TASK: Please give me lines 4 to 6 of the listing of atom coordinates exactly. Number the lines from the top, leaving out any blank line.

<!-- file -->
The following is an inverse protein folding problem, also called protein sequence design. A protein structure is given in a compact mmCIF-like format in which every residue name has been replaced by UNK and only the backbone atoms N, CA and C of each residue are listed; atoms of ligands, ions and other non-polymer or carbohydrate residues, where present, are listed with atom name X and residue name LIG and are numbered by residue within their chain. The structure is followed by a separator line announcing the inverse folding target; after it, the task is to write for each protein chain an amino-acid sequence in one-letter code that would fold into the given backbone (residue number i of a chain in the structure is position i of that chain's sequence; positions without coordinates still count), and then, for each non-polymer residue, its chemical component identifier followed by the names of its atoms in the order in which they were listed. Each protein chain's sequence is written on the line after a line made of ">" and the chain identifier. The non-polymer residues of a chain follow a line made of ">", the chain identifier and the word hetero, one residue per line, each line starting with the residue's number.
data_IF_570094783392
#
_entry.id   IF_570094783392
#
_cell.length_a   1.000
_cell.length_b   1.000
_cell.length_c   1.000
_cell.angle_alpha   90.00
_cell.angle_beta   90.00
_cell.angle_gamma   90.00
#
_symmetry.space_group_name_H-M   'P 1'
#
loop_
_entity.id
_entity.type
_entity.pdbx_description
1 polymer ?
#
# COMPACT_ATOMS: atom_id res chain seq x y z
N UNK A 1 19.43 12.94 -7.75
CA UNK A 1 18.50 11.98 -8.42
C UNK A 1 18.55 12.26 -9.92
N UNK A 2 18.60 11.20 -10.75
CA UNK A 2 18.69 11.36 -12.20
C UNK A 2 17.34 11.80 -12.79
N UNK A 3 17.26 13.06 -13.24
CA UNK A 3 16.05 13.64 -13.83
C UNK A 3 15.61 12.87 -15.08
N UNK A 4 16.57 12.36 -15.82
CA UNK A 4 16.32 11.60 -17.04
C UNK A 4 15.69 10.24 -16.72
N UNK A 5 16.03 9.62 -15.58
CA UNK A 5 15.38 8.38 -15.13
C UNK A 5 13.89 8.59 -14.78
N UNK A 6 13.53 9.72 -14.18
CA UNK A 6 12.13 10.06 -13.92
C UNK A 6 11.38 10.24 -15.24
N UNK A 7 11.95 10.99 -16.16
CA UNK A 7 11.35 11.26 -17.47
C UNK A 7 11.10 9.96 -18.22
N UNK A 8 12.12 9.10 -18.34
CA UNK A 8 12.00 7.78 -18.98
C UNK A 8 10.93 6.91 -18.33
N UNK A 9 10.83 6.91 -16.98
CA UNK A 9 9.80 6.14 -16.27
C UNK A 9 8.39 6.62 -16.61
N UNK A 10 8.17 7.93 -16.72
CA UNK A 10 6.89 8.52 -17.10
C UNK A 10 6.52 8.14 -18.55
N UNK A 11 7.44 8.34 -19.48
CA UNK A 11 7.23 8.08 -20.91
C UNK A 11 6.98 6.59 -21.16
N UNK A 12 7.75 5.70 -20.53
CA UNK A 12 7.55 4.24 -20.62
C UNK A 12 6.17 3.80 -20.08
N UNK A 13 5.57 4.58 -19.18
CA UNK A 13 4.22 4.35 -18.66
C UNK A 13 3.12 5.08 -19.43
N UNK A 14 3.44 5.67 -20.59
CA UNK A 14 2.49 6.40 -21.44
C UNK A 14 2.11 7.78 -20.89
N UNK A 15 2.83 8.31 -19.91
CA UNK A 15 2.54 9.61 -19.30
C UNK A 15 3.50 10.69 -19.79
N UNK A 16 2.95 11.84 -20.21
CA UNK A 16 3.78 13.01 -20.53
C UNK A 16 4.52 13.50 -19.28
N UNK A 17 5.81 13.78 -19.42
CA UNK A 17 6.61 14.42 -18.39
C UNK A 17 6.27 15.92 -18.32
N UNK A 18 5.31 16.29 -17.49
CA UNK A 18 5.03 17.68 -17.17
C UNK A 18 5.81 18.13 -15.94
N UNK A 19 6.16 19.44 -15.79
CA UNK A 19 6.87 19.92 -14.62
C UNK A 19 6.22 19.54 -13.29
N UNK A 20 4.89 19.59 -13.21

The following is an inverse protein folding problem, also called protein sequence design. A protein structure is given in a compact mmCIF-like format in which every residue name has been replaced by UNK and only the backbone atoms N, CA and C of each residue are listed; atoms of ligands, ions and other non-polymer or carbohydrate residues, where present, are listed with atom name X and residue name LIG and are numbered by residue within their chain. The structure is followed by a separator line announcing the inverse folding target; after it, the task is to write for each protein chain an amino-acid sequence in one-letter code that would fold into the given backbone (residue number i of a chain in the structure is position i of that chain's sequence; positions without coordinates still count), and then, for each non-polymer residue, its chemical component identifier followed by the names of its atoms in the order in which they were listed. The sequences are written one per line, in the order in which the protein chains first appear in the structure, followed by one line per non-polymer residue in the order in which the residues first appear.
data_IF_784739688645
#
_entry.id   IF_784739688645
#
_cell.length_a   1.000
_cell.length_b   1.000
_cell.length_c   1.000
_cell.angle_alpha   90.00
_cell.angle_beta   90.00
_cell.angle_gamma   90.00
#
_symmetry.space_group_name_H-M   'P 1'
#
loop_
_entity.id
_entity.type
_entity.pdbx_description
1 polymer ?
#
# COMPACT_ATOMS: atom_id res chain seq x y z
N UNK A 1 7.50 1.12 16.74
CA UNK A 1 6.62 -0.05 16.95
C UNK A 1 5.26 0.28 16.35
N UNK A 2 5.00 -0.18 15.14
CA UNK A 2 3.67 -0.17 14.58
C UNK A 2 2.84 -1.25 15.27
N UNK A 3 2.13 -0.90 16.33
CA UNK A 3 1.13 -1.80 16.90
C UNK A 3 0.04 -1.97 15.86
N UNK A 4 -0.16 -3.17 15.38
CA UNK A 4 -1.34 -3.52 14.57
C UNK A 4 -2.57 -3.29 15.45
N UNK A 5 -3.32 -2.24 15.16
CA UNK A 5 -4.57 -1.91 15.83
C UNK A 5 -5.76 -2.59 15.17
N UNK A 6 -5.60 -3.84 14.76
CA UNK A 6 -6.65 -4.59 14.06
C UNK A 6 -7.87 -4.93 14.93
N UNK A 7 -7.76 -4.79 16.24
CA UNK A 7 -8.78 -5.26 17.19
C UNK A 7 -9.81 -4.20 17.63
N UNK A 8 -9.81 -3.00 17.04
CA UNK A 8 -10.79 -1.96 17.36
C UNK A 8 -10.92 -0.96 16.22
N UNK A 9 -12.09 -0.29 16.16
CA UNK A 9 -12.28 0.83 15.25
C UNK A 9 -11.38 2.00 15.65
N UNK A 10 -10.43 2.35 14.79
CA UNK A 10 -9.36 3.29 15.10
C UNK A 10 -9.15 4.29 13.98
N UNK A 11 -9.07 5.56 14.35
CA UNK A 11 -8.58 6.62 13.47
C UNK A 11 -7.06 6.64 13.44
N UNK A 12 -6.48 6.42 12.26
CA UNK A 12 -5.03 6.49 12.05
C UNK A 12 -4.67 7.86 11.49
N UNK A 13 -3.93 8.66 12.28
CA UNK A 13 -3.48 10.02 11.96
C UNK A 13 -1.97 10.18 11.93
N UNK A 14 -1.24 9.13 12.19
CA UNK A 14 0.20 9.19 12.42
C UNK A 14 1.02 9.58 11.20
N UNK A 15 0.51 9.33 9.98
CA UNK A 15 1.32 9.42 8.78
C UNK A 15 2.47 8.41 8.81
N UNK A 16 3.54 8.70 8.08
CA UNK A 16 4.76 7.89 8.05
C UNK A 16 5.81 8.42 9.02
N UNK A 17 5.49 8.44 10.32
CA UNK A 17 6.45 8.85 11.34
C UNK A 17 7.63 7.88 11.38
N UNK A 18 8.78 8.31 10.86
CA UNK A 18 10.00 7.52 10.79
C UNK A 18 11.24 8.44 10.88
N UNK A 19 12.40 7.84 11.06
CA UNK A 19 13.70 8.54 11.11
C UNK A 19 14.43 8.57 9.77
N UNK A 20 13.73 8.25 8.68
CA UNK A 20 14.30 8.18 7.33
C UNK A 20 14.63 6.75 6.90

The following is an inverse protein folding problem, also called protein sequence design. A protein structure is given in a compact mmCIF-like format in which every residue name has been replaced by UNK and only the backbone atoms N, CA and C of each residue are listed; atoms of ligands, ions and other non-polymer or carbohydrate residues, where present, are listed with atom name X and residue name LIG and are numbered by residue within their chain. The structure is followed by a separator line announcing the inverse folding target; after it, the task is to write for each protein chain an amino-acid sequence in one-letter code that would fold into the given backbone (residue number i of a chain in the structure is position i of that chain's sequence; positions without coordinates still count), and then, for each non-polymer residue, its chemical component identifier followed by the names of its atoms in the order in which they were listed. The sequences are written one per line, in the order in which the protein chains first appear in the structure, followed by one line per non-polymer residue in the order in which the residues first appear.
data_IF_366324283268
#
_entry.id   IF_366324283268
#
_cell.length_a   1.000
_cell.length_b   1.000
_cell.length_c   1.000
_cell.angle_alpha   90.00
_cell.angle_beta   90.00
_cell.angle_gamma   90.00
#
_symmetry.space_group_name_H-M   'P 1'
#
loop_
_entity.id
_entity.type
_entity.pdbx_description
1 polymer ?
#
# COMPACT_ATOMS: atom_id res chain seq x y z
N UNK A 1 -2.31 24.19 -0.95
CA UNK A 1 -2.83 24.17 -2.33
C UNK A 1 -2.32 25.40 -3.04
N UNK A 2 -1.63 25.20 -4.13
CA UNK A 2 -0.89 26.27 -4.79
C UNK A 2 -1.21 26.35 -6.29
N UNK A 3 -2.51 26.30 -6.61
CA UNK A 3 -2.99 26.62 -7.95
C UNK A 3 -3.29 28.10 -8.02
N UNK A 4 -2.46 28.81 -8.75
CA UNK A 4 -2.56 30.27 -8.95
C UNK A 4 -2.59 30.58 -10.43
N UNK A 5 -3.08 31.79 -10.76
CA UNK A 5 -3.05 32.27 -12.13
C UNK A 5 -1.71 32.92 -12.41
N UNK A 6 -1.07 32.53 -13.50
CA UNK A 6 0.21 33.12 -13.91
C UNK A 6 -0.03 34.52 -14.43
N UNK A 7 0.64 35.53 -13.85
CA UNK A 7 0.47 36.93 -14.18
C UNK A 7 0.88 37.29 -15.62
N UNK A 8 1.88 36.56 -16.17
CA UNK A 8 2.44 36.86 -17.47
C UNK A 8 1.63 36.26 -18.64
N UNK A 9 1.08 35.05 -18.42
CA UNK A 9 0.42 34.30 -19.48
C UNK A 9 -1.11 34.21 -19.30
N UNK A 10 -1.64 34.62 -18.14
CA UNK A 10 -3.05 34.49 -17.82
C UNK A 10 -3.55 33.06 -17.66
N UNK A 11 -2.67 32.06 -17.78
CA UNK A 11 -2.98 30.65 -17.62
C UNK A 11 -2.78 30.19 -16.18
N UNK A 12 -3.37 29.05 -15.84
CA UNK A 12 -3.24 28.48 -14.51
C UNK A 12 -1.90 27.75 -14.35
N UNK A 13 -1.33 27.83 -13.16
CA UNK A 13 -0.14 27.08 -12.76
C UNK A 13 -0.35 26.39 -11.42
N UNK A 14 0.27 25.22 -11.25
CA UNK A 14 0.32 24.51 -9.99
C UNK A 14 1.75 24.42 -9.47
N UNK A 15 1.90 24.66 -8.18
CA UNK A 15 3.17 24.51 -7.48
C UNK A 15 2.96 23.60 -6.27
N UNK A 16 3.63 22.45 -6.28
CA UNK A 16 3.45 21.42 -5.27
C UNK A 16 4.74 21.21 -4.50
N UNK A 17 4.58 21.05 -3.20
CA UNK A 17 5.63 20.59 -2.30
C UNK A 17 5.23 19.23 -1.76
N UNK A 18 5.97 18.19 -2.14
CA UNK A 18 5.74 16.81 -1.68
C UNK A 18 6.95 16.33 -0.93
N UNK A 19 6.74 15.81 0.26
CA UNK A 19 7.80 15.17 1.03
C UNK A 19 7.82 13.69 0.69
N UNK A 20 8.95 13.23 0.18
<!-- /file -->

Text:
_entry.id   IF_570094783392
#
_cell.length_a   1.000